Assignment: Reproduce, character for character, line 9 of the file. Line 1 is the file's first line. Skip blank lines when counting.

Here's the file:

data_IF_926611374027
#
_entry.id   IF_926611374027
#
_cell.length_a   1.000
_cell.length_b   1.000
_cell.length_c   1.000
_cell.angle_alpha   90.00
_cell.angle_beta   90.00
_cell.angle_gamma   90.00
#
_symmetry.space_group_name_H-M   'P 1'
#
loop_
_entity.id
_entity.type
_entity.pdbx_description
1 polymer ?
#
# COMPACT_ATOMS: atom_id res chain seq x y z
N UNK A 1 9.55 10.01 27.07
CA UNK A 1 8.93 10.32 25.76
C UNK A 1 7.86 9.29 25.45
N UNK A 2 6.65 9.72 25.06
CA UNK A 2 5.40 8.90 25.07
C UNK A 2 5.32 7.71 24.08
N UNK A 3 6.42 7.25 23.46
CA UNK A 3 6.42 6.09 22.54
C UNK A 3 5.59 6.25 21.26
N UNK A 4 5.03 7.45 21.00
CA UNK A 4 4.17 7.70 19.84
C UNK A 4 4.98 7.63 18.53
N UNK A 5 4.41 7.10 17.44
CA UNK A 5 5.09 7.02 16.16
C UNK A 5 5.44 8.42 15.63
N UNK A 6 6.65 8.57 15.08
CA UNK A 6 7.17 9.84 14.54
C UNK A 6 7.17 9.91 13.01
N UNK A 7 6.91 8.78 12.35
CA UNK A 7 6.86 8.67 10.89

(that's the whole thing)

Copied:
_cell.angle_beta   90.00